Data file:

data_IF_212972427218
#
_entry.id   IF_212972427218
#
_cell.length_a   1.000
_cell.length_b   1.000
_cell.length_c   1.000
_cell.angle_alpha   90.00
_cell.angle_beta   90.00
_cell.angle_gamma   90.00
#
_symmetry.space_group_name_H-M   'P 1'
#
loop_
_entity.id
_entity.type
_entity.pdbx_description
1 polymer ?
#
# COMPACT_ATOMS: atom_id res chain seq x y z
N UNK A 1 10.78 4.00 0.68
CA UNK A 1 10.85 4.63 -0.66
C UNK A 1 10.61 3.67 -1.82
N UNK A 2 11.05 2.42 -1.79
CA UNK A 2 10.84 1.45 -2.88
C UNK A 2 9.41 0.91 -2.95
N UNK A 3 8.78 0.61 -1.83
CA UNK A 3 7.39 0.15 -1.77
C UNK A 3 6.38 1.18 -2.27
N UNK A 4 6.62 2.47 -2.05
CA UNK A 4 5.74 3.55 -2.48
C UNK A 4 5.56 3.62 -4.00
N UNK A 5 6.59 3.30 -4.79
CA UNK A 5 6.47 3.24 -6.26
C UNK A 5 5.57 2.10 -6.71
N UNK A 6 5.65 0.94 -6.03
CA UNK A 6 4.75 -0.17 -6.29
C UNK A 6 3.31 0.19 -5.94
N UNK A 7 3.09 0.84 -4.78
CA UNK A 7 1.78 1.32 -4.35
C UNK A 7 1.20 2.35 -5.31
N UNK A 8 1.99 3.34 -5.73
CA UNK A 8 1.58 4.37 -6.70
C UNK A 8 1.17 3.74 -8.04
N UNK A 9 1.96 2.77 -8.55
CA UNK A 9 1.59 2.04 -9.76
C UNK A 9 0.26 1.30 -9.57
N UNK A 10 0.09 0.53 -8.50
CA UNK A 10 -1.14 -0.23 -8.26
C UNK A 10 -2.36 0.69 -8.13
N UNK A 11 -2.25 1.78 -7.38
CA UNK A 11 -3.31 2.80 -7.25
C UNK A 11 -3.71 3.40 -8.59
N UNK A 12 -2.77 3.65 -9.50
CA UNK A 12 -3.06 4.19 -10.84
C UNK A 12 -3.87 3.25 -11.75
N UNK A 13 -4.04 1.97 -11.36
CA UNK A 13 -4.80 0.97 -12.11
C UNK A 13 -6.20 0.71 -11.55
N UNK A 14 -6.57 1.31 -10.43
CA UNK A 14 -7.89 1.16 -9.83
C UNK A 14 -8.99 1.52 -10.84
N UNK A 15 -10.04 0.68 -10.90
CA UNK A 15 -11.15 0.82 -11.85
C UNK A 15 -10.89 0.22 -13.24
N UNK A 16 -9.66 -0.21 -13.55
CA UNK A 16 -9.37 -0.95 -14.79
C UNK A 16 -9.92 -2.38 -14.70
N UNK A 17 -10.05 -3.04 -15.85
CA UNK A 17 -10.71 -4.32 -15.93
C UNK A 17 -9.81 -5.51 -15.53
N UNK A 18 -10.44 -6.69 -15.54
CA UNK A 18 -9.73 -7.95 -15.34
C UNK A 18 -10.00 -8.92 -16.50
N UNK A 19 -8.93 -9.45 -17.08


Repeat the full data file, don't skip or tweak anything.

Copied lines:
data_IF_212972427218
#
_entry.id   IF_212972427218
#
_cell.length_a   1.000
_cell.length_b   1.000
_cell.length_c   1.000
_cell.angle_alpha   90.00
_cell.angle_beta   90.00
_cell.angle_gamma   90.00
#
_symmetry.space_group_name_H-M   'P 1'
#
loop_
_entity.id
_entity.type
_entity.pdbx_description
1 polymer ?
#
# COMPACT_ATOMS: atom_id res chain seq x y z
N UNK A 1 10.78 4.00 0.68
CA UNK A 1 10.85 4.63 -0.66
C UNK A 1 10.61 3.67 -1.82
N UNK A 2 11.05 2.42 -1.79
CA UNK A 2 10.84 1.45 -2.88
C UNK A 2 9.41 0.91 -2.95
N UNK A 3 8.78 0.61 -1.83
CA UNK A 3 7.39 0.15 -1.77
C UNK A 3 6.38 1.18 -2.27
N UNK A 4 6.62 2.47 -2.05
CA UNK A 4 5.74 3.55 -2.48
C UNK A 4 5.56 3.62 -4.00
N UNK A 5 6.59 3.30 -4.79
CA UNK A 5 6.47 3.24 -6.26
C UNK A 5 5.57 2.10 -6.71
N UNK A 6 5.65 0.94 -6.03
CA UNK A 6 4.75 -0.17 -6.29
C UNK A 6 3.31 0.19 -5.94
N UNK A 7 3.09 0.84 -4.78
CA UNK A 7 1.78 1.32 -4.35
C UNK A 7 1.20 2.35 -5.31
N UNK A 8 1.99 3.34 -5.73
CA UNK A 8 1.58 4.37 -6.70
C UNK A 8 1.17 3.74 -8.04
N UNK A 9 1.96 2.77 -8.55
CA UNK A 9 1.59 2.04 -9.76
C UNK A 9 0.26 1.30 -9.57
N UNK A 10 0.09 0.53 -8.50
CA UNK A 10 -1.14 -0.23 -8.26
C UNK A 10 -2.36 0.69 -8.13
N UNK A 11 -2.25 1.78 -7.38
CA UNK A 11 -3.31 2.80 -7.25
C UNK A 11 -3.71 3.40 -8.59
N UNK A 12 -2.77 3.65 -9.50
CA UNK A 12 -3.06 4.19 -10.84
C UNK A 12 -3.87 3.25 -11.75
N UNK A 13 -4.04 1.97 -11.36
CA UNK A 13 -4.80 0.97 -12.11
C UNK A 13 -6.20 0.71 -11.55
N UNK A 14 -6.57 1.31 -10.43
CA UNK A 14 -7.89 1.16 -9.83
C UNK A 14 -8.99 1.52 -10.84
N UNK A 15 -10.04 0.68 -10.90
CA UNK A 15 -11.15 0.82 -11.85
C UNK A 15 -10.89 0.22 -13.24
N UNK A 16 -9.66 -0.21 -13.55
CA UNK A 16 -9.37 -0.95 -14.79
C UNK A 16 -9.92 -2.38 -14.70
N UNK A 17 -10.05 -3.04 -15.85
CA UNK A 17 -10.71 -4.32 -15.93
C UNK A 17 -9.81 -5.51 -15.53
N UNK A 18 -10.44 -6.69 -15.54
CA UNK A 18 -9.73 -7.95 -15.34
C UNK A 18 -10.00 -8.92 -16.50
N UNK A 19 -8.93 -9.45 -17.08